Subletting an office space from another firm will never be what you had in mind for your NYC sublet office.
For a law firm, maintaining the office is not only a necessity, but a job in itself. This job may fall on one of the supervising attorneys or the firm may even employ someone to handle this job.
When a firm sublets one of their own spaces, it adds an additional burden of being a landlord that can get in the way of their main concern: the practice of law. When it comes to the needs of the firm, your needs will likely be placed on the backburner.
Being a landlord is not an easy job, especially for lawyers. When other concerns are the main goal of the said organization, it means that no one will ever be happy with the end result. A sublet space within a law firm is typically indicative of a firm that is not doing so great meaning their resources to service your needs are limited.
Without any doubt, you as a tenant are just a temporary source of income and your needs will be looked at more as a hindrance instead of a priority.
One of our clients recently shared the following story with us:
Sublet Receptionist: You received a call while you were out.
Subtenant Attorney: But I’ve been back for four hours…
A colleague sublet a single office from a real estate attorney. The office suite was nice but a little over-priced for the area. My friend liked the office and didn’t mind paying more than the going rate because the real estate attorney’s receptionist was going to screen my friend’s calls and greet his guests.
For whatever reason, the real estate attorney had a problem keeping receptionists. Every three months there was a new face greeting my colleague and his clients. In between receptionists, often for weeks at a time, the reception desk stayed empty. Instead, the door to the suite was locked and incoming calls were answered by the paralegals in the back office. Of course, the busy paralegals that were prepping residential closings all day long resented having to take on the extra work.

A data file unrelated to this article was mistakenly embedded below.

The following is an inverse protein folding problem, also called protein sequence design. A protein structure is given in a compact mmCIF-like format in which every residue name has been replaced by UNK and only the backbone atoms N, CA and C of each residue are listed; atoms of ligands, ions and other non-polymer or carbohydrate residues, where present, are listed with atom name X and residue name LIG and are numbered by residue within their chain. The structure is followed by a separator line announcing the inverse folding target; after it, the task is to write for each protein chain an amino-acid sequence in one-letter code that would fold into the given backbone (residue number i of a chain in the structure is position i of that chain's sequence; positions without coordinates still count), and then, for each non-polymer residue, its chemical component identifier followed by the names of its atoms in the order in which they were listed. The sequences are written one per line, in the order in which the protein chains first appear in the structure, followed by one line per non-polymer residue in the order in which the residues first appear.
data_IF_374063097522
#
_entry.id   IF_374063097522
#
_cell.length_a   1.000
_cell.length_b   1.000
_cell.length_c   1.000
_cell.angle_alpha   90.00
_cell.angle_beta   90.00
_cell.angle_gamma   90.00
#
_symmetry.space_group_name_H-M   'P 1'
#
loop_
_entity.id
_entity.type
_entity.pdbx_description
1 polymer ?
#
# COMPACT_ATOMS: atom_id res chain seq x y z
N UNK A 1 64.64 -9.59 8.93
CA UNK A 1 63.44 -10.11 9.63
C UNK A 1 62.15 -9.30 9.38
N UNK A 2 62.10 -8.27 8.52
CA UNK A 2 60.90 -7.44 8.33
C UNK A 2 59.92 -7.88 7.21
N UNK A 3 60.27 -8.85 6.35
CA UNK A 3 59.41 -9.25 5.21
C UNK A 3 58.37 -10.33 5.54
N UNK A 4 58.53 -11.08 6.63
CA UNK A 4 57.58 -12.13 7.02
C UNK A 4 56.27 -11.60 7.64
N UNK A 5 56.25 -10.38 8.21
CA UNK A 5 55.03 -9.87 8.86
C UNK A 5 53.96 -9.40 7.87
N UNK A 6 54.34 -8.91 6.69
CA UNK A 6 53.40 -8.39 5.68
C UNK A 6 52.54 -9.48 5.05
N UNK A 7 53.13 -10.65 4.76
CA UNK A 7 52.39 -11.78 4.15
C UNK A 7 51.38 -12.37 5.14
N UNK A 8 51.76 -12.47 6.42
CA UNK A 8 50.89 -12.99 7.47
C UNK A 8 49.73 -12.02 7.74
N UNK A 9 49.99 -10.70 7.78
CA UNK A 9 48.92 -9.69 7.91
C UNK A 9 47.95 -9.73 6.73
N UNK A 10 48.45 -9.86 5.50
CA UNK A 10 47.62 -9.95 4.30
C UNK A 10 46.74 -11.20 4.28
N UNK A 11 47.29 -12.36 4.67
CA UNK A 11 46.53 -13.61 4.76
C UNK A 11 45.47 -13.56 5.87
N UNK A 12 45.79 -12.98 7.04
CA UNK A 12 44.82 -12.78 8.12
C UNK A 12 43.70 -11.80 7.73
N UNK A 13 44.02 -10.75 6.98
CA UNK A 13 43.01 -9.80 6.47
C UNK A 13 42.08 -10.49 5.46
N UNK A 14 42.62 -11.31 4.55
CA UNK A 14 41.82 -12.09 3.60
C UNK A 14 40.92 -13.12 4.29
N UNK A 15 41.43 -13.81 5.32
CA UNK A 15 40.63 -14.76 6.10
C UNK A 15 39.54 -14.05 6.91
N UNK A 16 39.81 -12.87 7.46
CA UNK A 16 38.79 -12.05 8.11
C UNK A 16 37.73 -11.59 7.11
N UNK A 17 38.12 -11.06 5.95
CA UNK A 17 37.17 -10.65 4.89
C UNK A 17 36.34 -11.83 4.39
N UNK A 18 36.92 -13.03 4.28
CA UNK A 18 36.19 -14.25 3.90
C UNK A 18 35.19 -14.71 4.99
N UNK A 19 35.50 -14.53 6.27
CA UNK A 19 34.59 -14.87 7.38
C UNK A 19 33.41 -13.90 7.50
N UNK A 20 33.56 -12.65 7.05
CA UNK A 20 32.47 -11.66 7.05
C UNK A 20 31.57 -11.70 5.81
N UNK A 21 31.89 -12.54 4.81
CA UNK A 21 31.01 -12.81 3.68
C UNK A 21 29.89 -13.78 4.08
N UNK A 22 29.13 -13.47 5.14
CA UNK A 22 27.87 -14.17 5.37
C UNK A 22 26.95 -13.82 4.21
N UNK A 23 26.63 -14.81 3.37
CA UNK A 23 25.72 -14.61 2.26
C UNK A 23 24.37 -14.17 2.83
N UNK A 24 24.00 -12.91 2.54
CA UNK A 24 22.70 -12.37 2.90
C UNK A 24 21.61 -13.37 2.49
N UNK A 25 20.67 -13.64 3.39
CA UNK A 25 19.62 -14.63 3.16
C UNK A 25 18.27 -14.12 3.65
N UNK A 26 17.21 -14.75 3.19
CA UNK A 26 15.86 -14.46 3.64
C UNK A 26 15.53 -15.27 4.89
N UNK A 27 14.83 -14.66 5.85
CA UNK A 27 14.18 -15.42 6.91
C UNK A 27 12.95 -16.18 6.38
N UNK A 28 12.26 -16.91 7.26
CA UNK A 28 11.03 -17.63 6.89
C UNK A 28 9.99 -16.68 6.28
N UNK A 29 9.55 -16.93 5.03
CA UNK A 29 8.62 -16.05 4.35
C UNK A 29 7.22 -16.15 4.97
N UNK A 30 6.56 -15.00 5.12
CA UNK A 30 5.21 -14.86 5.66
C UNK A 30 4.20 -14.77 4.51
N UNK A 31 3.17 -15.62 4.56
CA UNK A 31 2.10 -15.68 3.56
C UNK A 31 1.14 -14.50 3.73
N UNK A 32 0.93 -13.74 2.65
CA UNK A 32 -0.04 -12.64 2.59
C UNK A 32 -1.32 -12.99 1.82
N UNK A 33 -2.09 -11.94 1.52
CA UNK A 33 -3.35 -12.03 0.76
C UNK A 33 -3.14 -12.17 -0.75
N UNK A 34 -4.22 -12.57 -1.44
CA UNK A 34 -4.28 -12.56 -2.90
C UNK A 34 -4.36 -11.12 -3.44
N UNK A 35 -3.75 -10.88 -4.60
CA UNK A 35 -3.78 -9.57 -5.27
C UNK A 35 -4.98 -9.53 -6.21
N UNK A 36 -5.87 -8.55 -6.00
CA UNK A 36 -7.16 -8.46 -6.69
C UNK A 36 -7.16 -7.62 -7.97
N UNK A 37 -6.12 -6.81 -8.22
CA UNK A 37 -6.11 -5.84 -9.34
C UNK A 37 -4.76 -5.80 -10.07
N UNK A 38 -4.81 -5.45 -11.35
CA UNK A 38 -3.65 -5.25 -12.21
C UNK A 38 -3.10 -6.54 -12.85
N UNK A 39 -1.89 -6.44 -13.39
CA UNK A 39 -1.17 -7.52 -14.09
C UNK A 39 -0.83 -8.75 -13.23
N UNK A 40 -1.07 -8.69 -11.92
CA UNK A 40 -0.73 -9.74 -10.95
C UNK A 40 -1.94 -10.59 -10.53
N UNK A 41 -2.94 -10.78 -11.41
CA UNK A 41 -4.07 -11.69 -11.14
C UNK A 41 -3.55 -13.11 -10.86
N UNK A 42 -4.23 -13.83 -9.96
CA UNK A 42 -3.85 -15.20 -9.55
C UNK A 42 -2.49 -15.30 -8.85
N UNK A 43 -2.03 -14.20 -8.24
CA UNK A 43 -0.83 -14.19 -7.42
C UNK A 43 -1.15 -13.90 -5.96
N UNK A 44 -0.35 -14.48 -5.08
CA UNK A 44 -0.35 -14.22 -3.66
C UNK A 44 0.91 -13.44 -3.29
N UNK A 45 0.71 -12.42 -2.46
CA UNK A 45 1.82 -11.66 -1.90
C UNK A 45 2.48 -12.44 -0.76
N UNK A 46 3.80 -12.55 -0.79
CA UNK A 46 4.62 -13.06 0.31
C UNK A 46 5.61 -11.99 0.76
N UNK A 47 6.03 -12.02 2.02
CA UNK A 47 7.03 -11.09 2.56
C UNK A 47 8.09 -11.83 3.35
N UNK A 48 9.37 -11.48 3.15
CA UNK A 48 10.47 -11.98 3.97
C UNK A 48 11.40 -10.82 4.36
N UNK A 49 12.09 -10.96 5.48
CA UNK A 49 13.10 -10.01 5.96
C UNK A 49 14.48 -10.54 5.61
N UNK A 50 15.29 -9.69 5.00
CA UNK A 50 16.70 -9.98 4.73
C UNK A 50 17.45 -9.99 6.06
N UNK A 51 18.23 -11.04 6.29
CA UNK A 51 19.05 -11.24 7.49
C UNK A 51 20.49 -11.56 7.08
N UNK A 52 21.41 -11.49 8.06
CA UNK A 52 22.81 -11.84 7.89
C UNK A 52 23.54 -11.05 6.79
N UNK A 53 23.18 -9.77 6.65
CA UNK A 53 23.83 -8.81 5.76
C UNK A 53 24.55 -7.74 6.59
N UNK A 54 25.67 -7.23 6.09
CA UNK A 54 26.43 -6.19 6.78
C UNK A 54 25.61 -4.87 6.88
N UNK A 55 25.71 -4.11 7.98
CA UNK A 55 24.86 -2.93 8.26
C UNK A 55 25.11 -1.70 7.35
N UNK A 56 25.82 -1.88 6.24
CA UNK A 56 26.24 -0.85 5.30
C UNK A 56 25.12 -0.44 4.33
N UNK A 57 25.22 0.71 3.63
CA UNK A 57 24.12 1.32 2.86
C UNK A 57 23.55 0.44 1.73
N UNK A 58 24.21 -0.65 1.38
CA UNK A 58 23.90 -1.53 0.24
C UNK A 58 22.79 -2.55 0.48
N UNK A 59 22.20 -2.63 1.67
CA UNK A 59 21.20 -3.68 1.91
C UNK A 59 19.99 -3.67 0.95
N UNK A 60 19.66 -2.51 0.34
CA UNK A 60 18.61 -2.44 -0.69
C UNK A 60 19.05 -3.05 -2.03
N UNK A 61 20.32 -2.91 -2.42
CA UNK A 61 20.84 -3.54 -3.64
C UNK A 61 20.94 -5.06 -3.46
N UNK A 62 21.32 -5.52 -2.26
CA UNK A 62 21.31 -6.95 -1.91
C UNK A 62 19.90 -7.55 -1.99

More often than not, the real estate attorney’s staff answered my friend’s incoming calls with their own firm’s name (not my friend’s) or just outright mispronounced his name.
Finally a new receptionist was hired. A few weeks after starting the job, she stopped by my friend’s office to tell him that he received a call while he was out. My friend replied, “But I’ve been back for four hours, did you not think to tell me earlier?” Receptionist [with attitude]: “No.” My friend asked: “Did you get a name or number?” Of course, the receptionist replied: “No.”
He later learned the call was from opposing counsel looking to discuss settlement options on a gigantic case. He promptly gave notice to the landlord. Keeping receptionists wasn’t the landlord’s only problem. He couldn’t keep subtenants either.
When one goes the direction of an NYC sublet office space, it is often common for services to be included in the agreement that help small firms to keep their business running. Guest reception is a common perk in a shared office space and a quality receptionist allows a company to stay informed and supported indefinitely.
Even simple things like professional grade office equipment , conference rooms, and an internet connection are something that need to be managed by staffers. Firms that sublet office space typically do not have the adequate staff to service the needs of a subtenant, therefore the service provided may not be adequate.
This is going to be a problem for you. Know that.
When someone is employed by a firm and the subtenant comes in, any job that is meant to service the subtenant is going to be a nuisance. Loyalty lies with the firm so if you have a problem, you are going to be left out to dry because you are not signing their paychecks. Even if you make friends with the staffers, their motives will always be in the interest of their employer.
Office staff typically never receives any additional compensation when it comes to taking care of a subtenant so never expect to be the priority in the office.
You will likely be met with the attitude of “not my problem” when it comes to your work.